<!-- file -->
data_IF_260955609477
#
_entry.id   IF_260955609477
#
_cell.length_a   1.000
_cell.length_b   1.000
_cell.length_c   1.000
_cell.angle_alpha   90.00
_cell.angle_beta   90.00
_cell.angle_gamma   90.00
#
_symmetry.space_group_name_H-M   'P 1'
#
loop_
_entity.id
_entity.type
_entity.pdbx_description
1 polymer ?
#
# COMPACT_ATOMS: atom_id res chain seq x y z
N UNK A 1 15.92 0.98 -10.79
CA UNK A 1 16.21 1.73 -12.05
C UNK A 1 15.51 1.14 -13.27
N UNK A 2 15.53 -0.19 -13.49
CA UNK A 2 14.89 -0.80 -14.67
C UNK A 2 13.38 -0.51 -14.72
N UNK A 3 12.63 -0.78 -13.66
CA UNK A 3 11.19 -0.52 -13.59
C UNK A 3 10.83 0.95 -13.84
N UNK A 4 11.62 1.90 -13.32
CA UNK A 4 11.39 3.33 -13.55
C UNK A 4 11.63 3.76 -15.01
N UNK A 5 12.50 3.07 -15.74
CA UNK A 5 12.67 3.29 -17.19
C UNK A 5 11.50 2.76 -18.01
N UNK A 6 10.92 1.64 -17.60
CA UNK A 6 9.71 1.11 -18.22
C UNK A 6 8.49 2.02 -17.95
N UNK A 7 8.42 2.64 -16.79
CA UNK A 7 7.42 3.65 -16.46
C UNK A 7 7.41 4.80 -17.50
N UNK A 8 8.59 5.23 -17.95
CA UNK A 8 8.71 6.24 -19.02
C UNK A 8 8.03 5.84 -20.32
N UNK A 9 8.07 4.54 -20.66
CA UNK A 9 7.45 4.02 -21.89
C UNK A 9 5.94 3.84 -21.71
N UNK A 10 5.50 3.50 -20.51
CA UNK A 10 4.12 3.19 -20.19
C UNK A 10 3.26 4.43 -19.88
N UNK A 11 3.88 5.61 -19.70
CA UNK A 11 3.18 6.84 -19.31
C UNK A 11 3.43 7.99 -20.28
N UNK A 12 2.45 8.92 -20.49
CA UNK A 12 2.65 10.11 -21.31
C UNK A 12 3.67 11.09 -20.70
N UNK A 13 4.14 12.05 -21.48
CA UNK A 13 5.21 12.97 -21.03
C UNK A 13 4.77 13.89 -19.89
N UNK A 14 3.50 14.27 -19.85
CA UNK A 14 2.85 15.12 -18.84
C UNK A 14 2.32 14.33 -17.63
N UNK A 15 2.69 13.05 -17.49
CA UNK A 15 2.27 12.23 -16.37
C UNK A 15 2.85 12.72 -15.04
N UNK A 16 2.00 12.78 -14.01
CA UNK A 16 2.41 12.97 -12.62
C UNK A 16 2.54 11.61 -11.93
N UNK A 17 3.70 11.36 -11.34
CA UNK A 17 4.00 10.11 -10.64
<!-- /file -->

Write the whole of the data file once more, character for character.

data_IF_260955609477
#
_entry.id   IF_260955609477
#
_cell.length_a   1.000
_cell.length_b   1.000
_cell.length_c   1.000
_cell.angle_alpha   90.00
_cell.angle_beta   90.00
_cell.angle_gamma   90.00
#
_symmetry.space_group_name_H-M   'P 1'
#
loop_
_entity.id
_entity.type
_entity.pdbx_description
1 polymer ?
#
# COMPACT_ATOMS: atom_id res chain seq x y z
N UNK A 1 15.92 0.98 -10.79
CA UNK A 1 16.21 1.73 -12.05
C UNK A 1 15.51 1.14 -13.27
N UNK A 2 15.53 -0.19 -13.49
CA UNK A 2 14.89 -0.80 -14.67
C UNK A 2 13.38 -0.51 -14.72
N UNK A 3 12.63 -0.78 -13.66
CA UNK A 3 11.19 -0.52 -13.59
C UNK A 3 10.83 0.95 -13.84
N UNK A 4 11.62 1.90 -13.32
CA UNK A 4 11.39 3.33 -13.55
C UNK A 4 11.63 3.76 -15.01
N UNK A 5 12.50 3.07 -15.74
CA UNK A 5 12.67 3.29 -17.19
C UNK A 5 11.50 2.76 -18.01
N UNK A 6 10.92 1.64 -17.60
CA UNK A 6 9.71 1.11 -18.22
C UNK A 6 8.49 2.02 -17.95
N UNK A 7 8.42 2.64 -16.79
CA UNK A 7 7.42 3.65 -16.46
C UNK A 7 7.41 4.80 -17.50
N UNK A 8 8.59 5.23 -17.95
CA UNK A 8 8.71 6.24 -19.02
C UNK A 8 8.03 5.84 -20.32
N UNK A 9 8.07 4.54 -20.66
CA UNK A 9 7.45 4.02 -21.89
C UNK A 9 5.94 3.84 -21.71
N UNK A 10 5.50 3.50 -20.51
CA UNK A 10 4.12 3.19 -20.19
C UNK A 10 3.26 4.43 -19.88
N UNK A 11 3.88 5.61 -19.70
CA UNK A 11 3.18 6.84 -19.31
C UNK A 11 3.43 7.99 -20.28
N UNK A 12 2.45 8.92 -20.49
CA UNK A 12 2.65 10.11 -21.31
C UNK A 12 3.67 11.09 -20.70
N UNK A 13 4.14 12.05 -21.48
CA UNK A 13 5.21 12.97 -21.03
C UNK A 13 4.77 13.89 -19.89
N UNK A 14 3.50 14.27 -19.85
CA UNK A 14 2.85 15.12 -18.84
C UNK A 14 2.32 14.33 -17.63
N UNK A 15 2.69 13.05 -17.49
CA UNK A 15 2.27 12.23 -16.37
C UNK A 15 2.85 12.72 -15.04
N UNK A 16 2.00 12.78 -14.01
CA UNK A 16 2.41 12.97 -12.62
C UNK A 16 2.54 11.61 -11.93
N UNK A 17 3.70 11.36 -11.34
CA UNK A 17 4.00 10.11 -10.64